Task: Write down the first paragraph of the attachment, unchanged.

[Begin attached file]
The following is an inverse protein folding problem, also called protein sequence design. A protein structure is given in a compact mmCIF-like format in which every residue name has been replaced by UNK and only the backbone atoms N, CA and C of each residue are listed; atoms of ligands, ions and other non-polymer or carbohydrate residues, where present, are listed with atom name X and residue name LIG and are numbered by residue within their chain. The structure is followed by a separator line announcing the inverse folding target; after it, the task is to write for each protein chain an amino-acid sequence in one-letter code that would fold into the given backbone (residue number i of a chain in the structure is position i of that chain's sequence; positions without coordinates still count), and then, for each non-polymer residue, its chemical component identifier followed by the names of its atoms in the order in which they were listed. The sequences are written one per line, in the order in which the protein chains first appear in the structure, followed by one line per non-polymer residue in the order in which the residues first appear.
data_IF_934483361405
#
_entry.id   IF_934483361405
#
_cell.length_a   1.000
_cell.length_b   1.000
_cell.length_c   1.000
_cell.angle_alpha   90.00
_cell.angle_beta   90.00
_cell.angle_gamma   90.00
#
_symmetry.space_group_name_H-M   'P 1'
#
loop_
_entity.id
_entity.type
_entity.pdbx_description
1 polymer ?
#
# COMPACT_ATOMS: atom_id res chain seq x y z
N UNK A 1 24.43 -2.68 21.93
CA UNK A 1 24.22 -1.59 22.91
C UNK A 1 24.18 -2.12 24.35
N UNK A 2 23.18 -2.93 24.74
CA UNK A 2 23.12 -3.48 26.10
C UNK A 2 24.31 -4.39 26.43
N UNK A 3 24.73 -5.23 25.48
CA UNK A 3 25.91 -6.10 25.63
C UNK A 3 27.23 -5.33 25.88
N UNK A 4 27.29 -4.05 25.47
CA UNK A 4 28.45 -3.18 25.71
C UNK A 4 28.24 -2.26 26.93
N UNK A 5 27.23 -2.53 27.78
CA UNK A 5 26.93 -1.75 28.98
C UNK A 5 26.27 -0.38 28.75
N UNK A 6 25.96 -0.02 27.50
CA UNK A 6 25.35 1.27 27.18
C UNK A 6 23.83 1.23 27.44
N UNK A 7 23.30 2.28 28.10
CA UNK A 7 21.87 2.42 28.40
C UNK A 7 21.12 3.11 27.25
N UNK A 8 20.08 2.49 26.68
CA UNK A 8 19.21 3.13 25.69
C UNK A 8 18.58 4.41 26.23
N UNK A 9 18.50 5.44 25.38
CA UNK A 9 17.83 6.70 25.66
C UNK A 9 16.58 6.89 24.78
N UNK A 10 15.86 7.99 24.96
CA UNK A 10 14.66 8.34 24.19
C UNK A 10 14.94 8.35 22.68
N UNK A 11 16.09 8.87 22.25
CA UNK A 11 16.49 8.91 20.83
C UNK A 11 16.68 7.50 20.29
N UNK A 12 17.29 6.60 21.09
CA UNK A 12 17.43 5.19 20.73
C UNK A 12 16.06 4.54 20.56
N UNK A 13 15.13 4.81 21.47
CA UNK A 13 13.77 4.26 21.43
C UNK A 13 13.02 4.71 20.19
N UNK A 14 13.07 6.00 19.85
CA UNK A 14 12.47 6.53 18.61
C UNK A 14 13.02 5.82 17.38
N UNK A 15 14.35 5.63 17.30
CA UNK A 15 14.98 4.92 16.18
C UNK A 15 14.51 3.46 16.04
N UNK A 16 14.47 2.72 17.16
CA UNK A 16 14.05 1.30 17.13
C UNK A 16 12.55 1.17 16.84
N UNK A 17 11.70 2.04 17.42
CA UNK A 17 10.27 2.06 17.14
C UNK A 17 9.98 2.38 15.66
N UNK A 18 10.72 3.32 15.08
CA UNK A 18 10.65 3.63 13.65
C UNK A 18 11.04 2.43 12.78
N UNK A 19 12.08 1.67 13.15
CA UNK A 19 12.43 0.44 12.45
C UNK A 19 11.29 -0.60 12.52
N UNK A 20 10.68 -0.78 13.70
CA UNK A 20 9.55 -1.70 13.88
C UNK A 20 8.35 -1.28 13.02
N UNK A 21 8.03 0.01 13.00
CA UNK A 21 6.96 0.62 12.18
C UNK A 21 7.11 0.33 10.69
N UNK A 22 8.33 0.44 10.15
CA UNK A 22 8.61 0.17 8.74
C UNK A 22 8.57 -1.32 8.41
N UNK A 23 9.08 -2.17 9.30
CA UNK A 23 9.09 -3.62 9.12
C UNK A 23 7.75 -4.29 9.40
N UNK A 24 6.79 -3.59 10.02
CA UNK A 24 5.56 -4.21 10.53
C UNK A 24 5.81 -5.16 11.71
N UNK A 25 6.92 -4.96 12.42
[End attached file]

The following is an inverse protein folding problem, also called protein sequence design. A protein structure is given in a compact mmCIF-like format in which every residue name has been replaced by UNK and only the backbone atoms N, CA and C of each residue are listed; atoms of ligands, ions and other non-polymer or carbohydrate residues, where present, are listed with atom name X and residue name LIG and are numbered by residue within their chain. The structure is followed by a separator line announcing the inverse folding target; after it, the task is to write for each protein chain an amino-acid sequence in one-letter code that would fold into the given backbone (residue number i of a chain in the structure is position i of that chain's sequence; positions without coordinates still count), and then, for each non-polymer residue, its chemical component identifier followed by the names of its atoms in the order in which they were listed. The sequences are written one per line, in the order in which the protein chains first appear in the structure, followed by one line per non-polymer residue in the order in which the residues first appear.